In 1788, Cawley1 reported an intimate relationship between the sugar-regulating function and the pancreas and considered pancreatic disease an important factor in the etiology of diabetes. This was confirmed by various workers, such as Bright, Bouchardat, Friedreich, Bamberger, Frerichs, Senator, Seegen and others. The reports, however, were not more than statistical statements until Lancéraux (1877), on the basis of many clinical and anatomic observations, described a special form of diabetes called diabète pancréatique or diabète maigre. This form is characterized by a sudden onset, a malignant course and a special tendency to the complication of tuberculosis. The epoch-making discovery of von Mering and Minkowski2 in 1889, as well as the independent observations of N. de Dominicis,3 that complete extirpation of the pancreas in dogs always caused pronounced glycosuria, had made a marked effect on the development of the investigation of diabetes. Following the suggestion of Lancéraux, Bouchard and Gilbert in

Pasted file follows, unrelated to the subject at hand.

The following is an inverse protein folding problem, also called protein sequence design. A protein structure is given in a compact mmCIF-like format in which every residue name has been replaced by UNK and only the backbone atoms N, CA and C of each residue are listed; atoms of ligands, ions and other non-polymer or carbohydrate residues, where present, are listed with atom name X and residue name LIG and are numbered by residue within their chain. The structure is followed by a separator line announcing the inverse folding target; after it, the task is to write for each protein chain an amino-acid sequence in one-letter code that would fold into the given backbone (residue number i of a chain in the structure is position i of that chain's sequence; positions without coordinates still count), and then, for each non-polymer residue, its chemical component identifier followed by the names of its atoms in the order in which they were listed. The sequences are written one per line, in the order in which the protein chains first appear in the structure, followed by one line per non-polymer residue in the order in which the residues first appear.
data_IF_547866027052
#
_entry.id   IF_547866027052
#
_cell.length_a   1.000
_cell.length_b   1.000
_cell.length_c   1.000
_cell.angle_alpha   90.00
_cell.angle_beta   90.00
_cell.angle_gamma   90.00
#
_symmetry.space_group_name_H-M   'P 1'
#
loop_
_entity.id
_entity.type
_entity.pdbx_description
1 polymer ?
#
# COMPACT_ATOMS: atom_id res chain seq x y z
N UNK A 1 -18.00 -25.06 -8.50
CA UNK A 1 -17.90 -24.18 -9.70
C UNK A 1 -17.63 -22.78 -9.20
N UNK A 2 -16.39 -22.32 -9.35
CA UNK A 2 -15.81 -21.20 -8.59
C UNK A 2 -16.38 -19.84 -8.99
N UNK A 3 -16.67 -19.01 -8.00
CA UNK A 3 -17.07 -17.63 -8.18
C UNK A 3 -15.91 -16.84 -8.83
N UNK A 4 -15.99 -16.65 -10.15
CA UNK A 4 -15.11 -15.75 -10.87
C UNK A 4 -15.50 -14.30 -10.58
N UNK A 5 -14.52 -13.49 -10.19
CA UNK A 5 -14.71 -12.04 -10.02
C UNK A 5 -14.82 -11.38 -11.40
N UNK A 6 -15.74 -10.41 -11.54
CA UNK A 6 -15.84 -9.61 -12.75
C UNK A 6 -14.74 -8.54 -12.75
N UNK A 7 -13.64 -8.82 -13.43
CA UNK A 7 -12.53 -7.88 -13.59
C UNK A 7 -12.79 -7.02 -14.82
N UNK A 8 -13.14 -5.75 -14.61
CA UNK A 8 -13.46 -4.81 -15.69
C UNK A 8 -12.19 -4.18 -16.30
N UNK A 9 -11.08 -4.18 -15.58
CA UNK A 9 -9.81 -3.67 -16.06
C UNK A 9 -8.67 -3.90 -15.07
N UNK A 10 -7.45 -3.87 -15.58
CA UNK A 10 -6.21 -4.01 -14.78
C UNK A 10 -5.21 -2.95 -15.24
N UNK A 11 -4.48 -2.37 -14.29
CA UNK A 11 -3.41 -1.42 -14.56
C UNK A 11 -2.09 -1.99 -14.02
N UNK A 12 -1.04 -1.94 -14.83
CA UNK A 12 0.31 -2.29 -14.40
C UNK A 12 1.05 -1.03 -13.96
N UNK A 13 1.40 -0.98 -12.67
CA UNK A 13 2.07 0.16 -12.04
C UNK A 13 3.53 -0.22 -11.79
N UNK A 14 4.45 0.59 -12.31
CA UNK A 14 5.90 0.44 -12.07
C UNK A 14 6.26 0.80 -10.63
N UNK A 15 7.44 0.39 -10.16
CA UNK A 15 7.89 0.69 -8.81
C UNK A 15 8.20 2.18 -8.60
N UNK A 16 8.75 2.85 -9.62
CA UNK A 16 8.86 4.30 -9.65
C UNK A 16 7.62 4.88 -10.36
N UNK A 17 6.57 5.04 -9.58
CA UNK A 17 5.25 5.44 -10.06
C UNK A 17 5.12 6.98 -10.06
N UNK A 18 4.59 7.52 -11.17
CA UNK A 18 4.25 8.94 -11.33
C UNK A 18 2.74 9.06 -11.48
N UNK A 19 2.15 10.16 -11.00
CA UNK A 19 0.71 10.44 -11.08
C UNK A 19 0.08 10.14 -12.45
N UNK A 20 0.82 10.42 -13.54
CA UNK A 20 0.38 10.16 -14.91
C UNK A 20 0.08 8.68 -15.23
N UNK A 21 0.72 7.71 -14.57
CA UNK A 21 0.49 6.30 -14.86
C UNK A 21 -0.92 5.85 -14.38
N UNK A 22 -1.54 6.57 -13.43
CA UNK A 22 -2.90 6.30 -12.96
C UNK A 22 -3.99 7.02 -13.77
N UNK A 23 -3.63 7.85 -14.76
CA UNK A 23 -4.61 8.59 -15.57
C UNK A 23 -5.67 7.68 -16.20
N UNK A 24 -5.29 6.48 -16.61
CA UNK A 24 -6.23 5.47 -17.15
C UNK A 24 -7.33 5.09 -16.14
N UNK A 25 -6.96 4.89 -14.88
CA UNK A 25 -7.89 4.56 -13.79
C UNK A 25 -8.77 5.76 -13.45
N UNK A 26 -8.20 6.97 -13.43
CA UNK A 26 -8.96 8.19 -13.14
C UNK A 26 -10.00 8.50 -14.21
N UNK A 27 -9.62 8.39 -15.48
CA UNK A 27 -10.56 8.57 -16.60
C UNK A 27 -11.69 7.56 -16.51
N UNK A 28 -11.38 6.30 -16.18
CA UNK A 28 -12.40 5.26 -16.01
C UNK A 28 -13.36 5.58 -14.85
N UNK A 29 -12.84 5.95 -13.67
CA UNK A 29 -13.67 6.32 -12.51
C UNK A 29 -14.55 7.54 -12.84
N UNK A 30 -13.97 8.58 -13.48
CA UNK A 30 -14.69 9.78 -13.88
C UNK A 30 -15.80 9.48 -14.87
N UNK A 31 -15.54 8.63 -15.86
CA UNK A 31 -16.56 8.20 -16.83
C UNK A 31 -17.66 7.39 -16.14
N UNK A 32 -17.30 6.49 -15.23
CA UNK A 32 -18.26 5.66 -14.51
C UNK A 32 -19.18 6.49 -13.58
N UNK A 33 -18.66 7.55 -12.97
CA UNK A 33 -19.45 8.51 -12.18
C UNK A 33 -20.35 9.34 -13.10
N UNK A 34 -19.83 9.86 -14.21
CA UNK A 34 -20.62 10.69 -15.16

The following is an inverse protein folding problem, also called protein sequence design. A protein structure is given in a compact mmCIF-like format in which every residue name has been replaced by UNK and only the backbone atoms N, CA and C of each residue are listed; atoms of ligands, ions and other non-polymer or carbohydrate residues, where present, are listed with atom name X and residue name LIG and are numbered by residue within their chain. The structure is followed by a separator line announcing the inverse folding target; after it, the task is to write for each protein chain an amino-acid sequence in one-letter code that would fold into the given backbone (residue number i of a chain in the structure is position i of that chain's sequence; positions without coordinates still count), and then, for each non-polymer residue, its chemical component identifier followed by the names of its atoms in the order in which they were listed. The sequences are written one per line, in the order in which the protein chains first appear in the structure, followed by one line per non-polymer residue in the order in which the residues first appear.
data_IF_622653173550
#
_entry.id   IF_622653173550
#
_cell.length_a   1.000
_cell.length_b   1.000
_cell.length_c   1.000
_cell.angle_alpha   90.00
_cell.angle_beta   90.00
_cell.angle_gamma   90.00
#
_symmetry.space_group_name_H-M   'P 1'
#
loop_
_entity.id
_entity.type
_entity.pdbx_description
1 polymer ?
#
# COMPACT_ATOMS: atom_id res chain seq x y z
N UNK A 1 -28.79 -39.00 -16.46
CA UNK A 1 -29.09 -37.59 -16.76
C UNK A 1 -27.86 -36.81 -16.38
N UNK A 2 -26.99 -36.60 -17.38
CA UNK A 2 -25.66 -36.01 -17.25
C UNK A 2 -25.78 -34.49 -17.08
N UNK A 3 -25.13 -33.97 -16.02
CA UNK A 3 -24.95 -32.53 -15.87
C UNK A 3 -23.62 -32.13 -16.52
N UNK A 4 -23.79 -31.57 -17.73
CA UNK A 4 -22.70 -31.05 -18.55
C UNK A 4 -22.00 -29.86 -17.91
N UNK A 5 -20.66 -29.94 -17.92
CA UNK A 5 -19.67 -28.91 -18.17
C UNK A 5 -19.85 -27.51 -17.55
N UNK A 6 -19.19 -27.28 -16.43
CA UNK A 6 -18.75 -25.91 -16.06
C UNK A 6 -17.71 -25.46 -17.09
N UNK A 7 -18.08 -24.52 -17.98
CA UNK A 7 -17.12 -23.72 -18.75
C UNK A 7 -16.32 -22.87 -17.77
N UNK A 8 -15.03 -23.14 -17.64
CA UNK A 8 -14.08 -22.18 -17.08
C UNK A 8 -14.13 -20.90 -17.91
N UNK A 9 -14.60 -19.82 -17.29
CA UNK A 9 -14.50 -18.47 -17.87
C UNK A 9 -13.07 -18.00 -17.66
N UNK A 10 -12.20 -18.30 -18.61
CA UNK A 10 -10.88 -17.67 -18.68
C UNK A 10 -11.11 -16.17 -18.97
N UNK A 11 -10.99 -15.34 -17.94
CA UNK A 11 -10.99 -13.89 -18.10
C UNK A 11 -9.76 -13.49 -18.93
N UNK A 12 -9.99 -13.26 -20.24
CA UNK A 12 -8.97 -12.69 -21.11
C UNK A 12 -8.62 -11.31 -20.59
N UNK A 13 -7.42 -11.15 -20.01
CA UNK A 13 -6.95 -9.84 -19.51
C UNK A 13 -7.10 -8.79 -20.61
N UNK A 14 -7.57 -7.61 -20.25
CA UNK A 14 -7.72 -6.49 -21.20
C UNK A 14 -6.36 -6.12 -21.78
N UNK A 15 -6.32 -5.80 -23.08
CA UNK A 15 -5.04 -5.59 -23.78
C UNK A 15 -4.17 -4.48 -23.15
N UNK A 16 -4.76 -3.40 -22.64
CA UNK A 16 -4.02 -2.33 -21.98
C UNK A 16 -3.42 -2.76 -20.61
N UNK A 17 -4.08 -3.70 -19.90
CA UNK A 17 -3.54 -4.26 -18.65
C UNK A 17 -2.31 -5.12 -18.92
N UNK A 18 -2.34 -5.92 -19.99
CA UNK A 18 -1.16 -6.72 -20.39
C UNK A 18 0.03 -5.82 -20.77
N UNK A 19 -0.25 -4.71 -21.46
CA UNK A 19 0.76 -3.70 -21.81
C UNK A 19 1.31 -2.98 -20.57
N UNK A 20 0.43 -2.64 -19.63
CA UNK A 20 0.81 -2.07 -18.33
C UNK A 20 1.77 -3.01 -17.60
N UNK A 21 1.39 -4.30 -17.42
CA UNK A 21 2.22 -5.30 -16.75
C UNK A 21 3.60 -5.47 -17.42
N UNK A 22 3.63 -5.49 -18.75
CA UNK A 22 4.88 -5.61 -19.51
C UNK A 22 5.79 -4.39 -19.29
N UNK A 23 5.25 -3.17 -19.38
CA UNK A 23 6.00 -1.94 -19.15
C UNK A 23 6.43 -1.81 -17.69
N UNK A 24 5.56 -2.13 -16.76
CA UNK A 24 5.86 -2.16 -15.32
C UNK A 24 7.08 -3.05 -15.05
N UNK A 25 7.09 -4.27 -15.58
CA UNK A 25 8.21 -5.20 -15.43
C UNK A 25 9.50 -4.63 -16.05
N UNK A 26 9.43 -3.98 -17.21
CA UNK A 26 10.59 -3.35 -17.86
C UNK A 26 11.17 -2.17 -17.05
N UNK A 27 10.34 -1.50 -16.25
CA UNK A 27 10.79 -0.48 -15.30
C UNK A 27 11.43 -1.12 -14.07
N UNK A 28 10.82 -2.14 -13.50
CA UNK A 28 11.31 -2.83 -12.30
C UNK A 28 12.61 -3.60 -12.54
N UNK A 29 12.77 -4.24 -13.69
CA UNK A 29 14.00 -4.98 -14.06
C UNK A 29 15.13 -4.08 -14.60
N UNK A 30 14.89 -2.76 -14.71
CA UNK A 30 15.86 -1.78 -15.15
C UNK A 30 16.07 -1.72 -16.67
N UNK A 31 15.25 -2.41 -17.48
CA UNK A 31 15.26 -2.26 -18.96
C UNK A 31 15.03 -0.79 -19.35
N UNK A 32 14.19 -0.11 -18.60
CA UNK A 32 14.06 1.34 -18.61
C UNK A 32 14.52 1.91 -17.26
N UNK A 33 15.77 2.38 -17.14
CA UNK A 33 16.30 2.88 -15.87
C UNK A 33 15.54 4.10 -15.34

OKADA S, IMAZU T, KURAMOCHI K, HORIUCHI K, TZUKAHARA T. PANCREATIC FUNCTION: II. THE PANCREATIC ACTIVITY IN DIABETES MELLITUS. Arch Intern Med (Chic). 1928;42(4):560–575. doi:10.1001/archinte.1928.00130210108010
Coronavirus Resource Center
Customize your JAMA Network experience by selecting one or more topics from the list below.